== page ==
Dr. Dilipkumar Choudhary
Department of Pediatrics
Definition- decrease in the number of absolute neutrophil
count (ANC) in peripheral blood.
Absolute neutrophil count(ANC)= mature granulocytes +
neutrophil band cells.
Neutrophil count must be stratified for age and race.
• At birth predominant but rapidly decrease in first few
days of life.
• Infancy 20-30% of TLC
• At 5 yrs equal number of neutrophils and lymphocytes
• In adults characteristic 70% predominance of neutrophils
is usually attended during puberty.
For white children lower limit of normal for ANC is
1500/ cu mm while
For black children its 1200/ cu mm.
Mild neutropenia - ANC 1000 - 1500/ cu mm
Moderate neutropenia – ANC 500 – 1000/ cu mm
Severe neutropenia – ANC <500/ cu mm
Agranulocytosis – ANC <200/ cu mm
Profound neutropenia – ANC<100/ cu mm
Prolonged neutropenia – lasting >7 days
The relative lower limit of normal in blacks likely
reflects the prevalence of the Duffy negative (Fy-/-)
blood group, which is selectively enriched in
populations in malaria belt of Africa and is associated
with ANCs 200-600/ cu mm less than those who are
Development of fever in a neutropenic patient.
Defined as single oral/axillary temperature >38.3˚C
(101˚F) or two consecutive temperature >38˚C (100˚F)
in a 12 hr period for at least 1hr with ANC <500/cu mm
or <1000 cu mm with expected decline to <500/cu mm
during the next 48 hrs.
Common in children on chemotherapy and the most
common oncologic emergency.
The risk of infection is clearly increased when ANC drop
below 1000/mm3, with a marked increase when the ANC is
Neutropenic patient can have serious life threatening
infections even in the absence of fever and may not present
with any localizing symptoms and signs of infection such as
exudate, fluctuance and regional lymphadenopathy,
sometimes only fever remain the only consistent early sign.
Approximately 48 to 60% patients who become febrile
have an established or occult infection.
Common sites of infection are the alimentary tract (i.e.,
mouth, pharynx, esophagus, large and small bowel and
rectum), perirectal abscess, sinuses, throat, ear (otitis
media), lungs and skin( cellulitis, furunculosis).
Catheter and IV sites are potential source of infection.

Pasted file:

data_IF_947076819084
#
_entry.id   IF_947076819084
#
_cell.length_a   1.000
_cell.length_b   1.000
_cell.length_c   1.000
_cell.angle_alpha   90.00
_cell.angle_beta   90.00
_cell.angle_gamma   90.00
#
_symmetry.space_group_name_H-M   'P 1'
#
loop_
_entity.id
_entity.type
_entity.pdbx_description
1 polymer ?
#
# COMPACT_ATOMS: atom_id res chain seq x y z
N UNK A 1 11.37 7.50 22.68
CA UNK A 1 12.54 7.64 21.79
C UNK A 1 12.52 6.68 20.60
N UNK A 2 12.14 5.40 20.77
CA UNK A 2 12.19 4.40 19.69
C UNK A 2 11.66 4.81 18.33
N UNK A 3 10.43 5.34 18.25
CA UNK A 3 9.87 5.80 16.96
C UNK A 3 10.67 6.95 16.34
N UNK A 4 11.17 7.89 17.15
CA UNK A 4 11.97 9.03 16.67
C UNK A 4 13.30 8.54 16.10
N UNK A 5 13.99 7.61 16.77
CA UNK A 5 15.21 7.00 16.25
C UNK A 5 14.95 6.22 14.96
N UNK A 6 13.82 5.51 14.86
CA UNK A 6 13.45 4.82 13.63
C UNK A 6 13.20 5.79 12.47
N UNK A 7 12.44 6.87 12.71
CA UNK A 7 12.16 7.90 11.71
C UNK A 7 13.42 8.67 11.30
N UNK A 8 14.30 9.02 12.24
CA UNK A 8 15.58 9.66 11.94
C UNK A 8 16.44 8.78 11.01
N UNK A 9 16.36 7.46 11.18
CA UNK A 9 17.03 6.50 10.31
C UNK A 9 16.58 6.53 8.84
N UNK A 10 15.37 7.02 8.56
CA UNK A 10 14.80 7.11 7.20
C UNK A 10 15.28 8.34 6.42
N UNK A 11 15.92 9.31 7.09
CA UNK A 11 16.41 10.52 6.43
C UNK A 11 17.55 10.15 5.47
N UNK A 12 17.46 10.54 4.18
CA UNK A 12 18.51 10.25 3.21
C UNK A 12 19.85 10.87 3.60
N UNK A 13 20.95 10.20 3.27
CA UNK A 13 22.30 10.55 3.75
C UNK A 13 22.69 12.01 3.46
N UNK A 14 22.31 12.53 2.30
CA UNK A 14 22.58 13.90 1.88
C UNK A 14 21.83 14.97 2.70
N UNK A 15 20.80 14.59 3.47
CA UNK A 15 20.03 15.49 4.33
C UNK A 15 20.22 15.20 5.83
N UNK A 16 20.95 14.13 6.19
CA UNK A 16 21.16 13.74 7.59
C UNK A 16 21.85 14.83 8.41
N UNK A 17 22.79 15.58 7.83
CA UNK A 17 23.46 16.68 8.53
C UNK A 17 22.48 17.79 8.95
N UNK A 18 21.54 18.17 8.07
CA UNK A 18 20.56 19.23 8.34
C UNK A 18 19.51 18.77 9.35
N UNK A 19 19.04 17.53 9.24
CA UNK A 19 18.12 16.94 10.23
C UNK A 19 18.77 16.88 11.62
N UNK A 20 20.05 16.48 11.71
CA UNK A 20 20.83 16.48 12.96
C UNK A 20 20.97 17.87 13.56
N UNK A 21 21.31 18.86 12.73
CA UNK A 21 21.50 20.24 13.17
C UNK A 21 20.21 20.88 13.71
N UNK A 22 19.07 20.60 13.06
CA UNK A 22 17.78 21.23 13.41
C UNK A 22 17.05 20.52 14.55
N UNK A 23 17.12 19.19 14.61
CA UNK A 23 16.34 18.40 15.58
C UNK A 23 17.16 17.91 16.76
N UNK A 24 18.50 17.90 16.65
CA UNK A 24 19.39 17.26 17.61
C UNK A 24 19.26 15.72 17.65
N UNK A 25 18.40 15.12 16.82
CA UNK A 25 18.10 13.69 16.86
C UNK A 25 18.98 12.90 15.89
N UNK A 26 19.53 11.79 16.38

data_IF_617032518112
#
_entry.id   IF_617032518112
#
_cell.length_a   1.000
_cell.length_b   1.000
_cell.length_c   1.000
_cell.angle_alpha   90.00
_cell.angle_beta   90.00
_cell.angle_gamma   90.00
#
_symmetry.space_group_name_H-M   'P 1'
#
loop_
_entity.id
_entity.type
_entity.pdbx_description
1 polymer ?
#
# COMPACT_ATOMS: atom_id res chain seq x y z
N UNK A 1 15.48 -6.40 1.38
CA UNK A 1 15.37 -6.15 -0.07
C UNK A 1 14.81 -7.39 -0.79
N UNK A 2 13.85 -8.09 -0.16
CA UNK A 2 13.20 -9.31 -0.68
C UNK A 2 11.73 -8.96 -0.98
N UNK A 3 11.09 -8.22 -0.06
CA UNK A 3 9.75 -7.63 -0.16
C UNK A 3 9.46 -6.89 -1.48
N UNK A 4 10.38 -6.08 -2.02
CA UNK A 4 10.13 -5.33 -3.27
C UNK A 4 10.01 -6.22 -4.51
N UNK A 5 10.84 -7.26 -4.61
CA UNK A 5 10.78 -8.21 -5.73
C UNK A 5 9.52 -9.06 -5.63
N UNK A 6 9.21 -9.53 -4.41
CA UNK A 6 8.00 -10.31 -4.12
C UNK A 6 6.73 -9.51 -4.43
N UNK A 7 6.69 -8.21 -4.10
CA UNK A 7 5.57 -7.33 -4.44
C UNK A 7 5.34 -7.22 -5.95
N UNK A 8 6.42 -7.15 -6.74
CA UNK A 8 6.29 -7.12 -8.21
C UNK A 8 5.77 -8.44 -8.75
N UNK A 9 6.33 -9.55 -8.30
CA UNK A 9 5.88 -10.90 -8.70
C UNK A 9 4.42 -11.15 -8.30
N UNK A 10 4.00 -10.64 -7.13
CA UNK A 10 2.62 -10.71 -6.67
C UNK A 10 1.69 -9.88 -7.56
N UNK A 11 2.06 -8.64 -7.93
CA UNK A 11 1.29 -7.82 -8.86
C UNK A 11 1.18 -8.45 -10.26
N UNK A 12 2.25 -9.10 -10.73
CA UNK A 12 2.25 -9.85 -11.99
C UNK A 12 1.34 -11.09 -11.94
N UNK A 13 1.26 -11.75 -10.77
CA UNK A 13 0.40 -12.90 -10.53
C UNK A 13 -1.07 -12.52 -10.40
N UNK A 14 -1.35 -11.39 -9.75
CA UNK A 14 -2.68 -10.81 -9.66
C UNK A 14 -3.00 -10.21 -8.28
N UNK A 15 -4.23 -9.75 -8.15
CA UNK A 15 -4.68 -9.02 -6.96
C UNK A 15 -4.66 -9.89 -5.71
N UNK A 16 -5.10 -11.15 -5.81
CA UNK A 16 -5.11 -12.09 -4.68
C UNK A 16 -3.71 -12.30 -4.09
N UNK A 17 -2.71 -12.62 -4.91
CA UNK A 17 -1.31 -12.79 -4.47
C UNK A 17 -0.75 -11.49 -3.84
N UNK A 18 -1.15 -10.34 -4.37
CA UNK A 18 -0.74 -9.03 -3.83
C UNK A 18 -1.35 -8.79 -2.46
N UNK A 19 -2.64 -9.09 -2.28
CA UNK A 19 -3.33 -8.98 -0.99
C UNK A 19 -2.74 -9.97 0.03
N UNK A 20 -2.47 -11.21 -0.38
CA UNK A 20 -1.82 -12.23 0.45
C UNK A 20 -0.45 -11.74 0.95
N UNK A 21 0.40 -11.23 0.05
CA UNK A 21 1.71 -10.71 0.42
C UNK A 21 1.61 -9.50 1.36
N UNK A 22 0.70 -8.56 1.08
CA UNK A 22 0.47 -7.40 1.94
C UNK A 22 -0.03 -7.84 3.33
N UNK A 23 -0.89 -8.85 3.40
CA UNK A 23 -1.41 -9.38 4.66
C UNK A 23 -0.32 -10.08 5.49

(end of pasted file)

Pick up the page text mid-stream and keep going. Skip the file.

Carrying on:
Gram positive bacteria -
Staphylococcus spp. (e.g. S. epidermidis and S. aureus)
Streptococcus spp. (alpha-hemolytic; e.g., S. mitis)
Enterococcus spp. (e.g. E. faecium, E. faecalis)
Clostridium spp. (C. difficile, C. septicum, C. tertium)
Enterobacteriaceae (E. coli, Klebsiella spp., Enterobacter
Pseudomonas aeruginosa and
Anaerobes (e.g. Bacteroides spp. and Prevotella spp.)
Candida spp. (e.g. C. albicans, C. glabrata, C.
tropicalis, C. krusei)
Aspergillus spp. (e.g. A. fumigatus, A. flavus, and A.
Fusarium spp. (e.g. F. solani and F. oxysporum)
Pneumocystis jiroveci (formerly, P. carinii)
Fever -onset, duration and severity
Associated localizing symptoms: Ear, nose, throat,
respiratory, gastrointestinal tract, musculoskeletal and
Phase of chemotherapy (intensive vs. non intensive)
Duration since the last chemotherapy
Recent hospitalization and antibiotics received, if any
Vitals- in every patient of suspected febrile
neutropenia, the patient may appear well despite being
in a state of hemodynamic compromise.
Detailed physical examination focusing on possible
sites of infection must be undertaken. Sites that are
commonly overlooked include oral cavity, ear, sinuses,
skin, nails, perianal area, intravascular catheter
insertion site and the site of bone marrow aspiration.
First line investigations- to be performed in every case
(1).Complete blood count, including differential leukocyte count and
(2). Serum electrolytes, urea and creatinine
(3). Blood culture: Obtain as early as possible and always before the
administration of antibiotics. Two sets of blood cultures from separate
venipuncture sites should ideally be drawn. In the presence of a
central venous catheter, a blood culture should be obtained from each
lumen of the catheter and another from peripheral vein.
(4). Chest radiograph: mandatory for all, initial x-ray may be non
informative but must be taken as a baseline for comparison with later
(5). Cultures from any other site, as clinically relevant. This includes
stool, urine, cerebrospinal fluid, skin, respiratory secretions or pus.
Second line investigations- Dictated by the clinical course:
(1).CT scan of chest/paranasal sinuses may be indicated in
patients with suspected fungal infection.
(2).Bronchoalveolar lavage: If pneumonia is non-resolving/
(3).Skin biopsy, from skin nodules, if any.
Despite advances in diagnostic methods, infection is
documented only in 30-40% patients.
Risk stratification is crucial in determining the
Choice of antimicrobials,
Route of administration (intravenous vs. oral),
Setting (inpatient vs. outpatient) and
The patients can be classified as low or high risk
Low risk High risk
Neutropenia expected to resolve in
about 7 days
• Afebrile for 24hrs
• Clinically well, hemodynamically
• Sterile blood culture
• Control of local infection
• Evidence of bone marrow recovery
with rising polymorphs count/
• Non-intensive phase of
chemotherapy e.g., maintenance
phase of chemotherapy